Blyk – Free Mobile Network for Young People

January 27th, 2009

Mobile phone network Blyk offers completely free text and minutes to young people between the ages of 16-24.

Christmas lights
Creative Commons License photo: Christmas w/a K

217 free texts and 43 free minutes

The difference between Blyk and other networks is that whilst other networks charge subscribers to send texts or make calls, Blyk is an advertising funded mobile service. At present, Blyk offers 217 free texts and 43 free minutes every month however this is changing from mid-February to £15 of credit to be used however you would like. To put this into context, £15 gets you 150 texts (10p per text), 100 minutes (15p per minute) or 15MB of internet (£1 per MB), or some combination of the three.


I spoke to a friend on Blyk at the weekend. He has managed to use Blyk for quite a few months and not paid a single penny. I’m also told the advertisments are pretty unobtrusive. Blyk has partnered with brands such as Coca-Cola, NatWest and Mastercard for the advertising.

Blyk also adds an advertisment to the end of each of your text messages along the lines of “join blyk the mobile network for 16 – 24 year olds”. Not so much of a problem if you use it mainly for calls and data but thats a rarity amongst young people.

Becoming a Blyk Member

Hold All My Calls
Creative Commons License photo: furryscaly

First of all, Blyk membership is restricted to 16-24 year olds. Presumbly this is because young people in this age range are most susceptible to responding to adverts. Of course, if you’re a parent, you’ll want to think about whether you want your kids to be targeted by Coca-Cola and MasterCard and encouraging them to consume sugary drinks and to take out credit cards.

You need an invite to join Blyk. If you’ve got a friend with Blyk, you could ask them for one. Otherwise, you might find other ways of obtaining invites. Try the instructions in Blyk’s YouTube videos (e.g. texting HELLO to 82595). Alternatively, Wikipedia suggests texting HELLO to 82595.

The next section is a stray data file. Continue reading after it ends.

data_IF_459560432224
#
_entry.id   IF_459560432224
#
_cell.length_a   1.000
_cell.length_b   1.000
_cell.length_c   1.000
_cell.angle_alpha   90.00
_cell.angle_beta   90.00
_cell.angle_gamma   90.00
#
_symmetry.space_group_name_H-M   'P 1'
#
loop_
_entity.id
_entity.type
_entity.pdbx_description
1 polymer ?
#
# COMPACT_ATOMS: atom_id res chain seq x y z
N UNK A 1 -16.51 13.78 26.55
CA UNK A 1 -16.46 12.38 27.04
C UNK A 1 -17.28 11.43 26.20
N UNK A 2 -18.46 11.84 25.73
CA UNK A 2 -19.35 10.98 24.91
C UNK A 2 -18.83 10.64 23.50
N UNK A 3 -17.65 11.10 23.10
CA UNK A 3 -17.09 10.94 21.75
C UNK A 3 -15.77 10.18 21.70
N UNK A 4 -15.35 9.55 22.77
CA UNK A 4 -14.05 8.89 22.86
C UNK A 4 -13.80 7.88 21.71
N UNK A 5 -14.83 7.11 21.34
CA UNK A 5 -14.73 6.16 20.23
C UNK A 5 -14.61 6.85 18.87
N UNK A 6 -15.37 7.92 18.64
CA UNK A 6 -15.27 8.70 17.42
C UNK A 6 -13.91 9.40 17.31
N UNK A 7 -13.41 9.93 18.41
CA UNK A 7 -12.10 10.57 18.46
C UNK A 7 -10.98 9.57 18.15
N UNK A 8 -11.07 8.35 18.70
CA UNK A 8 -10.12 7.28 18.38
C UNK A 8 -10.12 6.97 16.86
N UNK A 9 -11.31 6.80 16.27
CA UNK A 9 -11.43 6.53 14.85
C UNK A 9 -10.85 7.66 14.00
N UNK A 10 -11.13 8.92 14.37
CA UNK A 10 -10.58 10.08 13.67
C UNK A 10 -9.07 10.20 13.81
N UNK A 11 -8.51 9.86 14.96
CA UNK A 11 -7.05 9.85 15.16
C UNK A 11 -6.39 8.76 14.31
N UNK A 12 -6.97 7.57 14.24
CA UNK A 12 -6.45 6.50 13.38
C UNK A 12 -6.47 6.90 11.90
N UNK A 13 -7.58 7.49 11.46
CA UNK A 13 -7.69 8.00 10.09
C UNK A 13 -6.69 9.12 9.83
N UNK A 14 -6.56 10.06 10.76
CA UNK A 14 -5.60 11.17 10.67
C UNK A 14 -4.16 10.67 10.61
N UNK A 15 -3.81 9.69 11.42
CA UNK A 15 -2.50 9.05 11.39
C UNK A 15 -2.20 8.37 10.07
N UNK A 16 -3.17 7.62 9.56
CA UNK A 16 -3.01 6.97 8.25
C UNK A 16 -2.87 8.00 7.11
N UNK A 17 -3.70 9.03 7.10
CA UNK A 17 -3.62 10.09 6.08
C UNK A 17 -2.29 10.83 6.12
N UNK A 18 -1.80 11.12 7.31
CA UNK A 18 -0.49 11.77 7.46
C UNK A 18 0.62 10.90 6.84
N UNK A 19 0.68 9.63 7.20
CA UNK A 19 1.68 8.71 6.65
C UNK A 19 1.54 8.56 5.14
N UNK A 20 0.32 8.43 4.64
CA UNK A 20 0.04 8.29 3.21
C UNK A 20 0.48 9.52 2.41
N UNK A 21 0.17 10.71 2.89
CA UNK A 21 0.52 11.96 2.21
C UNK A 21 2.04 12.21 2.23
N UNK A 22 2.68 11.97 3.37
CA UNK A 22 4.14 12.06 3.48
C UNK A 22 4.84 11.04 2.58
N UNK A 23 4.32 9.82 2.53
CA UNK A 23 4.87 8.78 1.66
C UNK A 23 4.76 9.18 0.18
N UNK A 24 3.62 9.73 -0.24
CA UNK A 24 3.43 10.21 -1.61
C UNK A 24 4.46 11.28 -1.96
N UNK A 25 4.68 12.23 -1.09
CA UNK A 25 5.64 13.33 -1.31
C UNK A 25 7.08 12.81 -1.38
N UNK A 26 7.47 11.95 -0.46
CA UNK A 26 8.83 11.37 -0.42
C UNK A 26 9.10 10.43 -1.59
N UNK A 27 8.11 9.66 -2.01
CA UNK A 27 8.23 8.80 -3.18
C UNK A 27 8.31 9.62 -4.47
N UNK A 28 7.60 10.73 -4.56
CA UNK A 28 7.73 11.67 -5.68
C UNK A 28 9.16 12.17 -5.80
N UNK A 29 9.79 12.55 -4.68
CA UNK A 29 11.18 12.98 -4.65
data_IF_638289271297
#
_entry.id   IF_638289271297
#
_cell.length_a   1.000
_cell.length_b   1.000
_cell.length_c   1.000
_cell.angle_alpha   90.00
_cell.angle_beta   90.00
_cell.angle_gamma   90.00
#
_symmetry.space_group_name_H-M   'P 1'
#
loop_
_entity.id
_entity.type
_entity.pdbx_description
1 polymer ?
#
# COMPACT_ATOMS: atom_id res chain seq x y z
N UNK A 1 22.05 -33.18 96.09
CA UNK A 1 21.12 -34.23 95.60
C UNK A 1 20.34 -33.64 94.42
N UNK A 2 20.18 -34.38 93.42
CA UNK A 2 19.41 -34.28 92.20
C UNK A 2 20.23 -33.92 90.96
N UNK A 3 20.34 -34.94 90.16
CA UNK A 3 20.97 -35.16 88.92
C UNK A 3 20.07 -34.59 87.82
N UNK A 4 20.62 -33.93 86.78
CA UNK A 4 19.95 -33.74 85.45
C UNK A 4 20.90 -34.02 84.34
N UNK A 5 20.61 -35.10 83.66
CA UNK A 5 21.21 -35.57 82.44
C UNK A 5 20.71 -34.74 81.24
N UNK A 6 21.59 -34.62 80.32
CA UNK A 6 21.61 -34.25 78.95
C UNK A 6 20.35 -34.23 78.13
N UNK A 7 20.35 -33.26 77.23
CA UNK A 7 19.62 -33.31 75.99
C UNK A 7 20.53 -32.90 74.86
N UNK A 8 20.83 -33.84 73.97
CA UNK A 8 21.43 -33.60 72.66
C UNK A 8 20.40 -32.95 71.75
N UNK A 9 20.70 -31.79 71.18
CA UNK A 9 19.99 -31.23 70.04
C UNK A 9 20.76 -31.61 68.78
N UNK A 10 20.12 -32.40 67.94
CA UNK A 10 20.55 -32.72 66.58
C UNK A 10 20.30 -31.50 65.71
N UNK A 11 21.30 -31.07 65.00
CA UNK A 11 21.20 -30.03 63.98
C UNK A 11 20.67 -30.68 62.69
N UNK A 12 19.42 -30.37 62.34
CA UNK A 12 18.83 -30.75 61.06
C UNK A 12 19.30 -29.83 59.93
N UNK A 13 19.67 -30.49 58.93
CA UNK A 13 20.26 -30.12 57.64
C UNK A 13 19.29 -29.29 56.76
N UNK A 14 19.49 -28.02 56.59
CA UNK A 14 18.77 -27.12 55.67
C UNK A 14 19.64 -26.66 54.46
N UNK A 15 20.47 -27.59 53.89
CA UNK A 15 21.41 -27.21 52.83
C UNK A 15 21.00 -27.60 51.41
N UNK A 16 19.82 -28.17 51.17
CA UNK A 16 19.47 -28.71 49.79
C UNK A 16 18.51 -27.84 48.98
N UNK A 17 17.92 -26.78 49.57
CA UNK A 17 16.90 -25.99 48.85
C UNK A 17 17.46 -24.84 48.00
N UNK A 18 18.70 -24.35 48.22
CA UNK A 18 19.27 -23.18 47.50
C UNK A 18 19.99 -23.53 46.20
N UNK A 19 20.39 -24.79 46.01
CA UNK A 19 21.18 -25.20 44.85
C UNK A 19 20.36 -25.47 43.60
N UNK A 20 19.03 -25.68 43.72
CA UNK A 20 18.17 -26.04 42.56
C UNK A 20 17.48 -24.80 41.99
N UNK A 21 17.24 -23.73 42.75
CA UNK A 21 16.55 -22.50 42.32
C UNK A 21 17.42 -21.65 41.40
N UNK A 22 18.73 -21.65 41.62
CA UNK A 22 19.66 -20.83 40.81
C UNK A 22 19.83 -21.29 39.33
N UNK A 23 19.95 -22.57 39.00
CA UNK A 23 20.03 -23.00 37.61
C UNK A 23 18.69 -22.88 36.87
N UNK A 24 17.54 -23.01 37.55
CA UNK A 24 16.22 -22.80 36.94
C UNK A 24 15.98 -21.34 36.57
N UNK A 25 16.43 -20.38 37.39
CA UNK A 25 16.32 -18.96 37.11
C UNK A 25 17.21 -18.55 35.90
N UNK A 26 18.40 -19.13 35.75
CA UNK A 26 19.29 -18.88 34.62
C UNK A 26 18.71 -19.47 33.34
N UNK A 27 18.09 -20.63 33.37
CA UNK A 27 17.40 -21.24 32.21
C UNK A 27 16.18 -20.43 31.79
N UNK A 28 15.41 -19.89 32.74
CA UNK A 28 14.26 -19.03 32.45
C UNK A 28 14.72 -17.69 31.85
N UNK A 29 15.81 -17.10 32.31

You’ll have your identity checked against national databases during the signup process. Once you turn 25, you’ll be able to keep Blyk although you won’t be able to join again if you decide to leave.


Blyk is a MVNO on the Orange Network. As such, reception and signal should be identical to that on the Orange phone network.


Picadilly Circus
Creative Commons License photo: eifelyeti110

Blyk is a mobile service offering free texts and minutes to young people. This sounds great but the catch is that you’ll need to put up with adverts – up to 6 texts a day. Additionally, you’ll also have adverts added to the end of all the free text messages you send. Once you’ve run out of your free allowance, the costs of texts and minutes is fairly reasonable and competitive.

Blyk is worth considering if you want free texts and minutes without forking out a single penny and don’t mind seeing adverts. However, you will probably find it worthwhile to shop around amongst the mainstream networks and sign up for free text allowances there. You’ll have to pay for your texts and calls but it could be a much less frustrating experience than sitting through adverts every day and annoying your friends with adverts in your texts.

Do you use Blyk?

Do you have experiences of Blyk to share with us? Please leave us a comment below.

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About Ken

Ken Lo

My passion is helping people to get the most out of their mobile phone. I've been blogging at Ken's Tech Tips since 2005.

Aside from writing about mobile technology, my interests are in software development, digital marketing and physics. Outside of the blog, I work with numerous technology companies helping them to explain their product and helping them to market it to consumers. Please get in touch for more information.

Your Comments

We'd love to hear your thoughts and any questions you may have. So far, we've received 1 comment from readers. You can add your own comment here.

  1. Tim said:

    So that’s what it feels like to be discriminated against.

    I can’t believe that those of us no longer in that age-bracket are *less* gullible when it comes to advertising.

    And their rates are not competitive; they are craptastic. Calls at 15p/min? £1/Mb? I have all the internet I can eat for £5/month with 3 and route skype over the data link. Duh.

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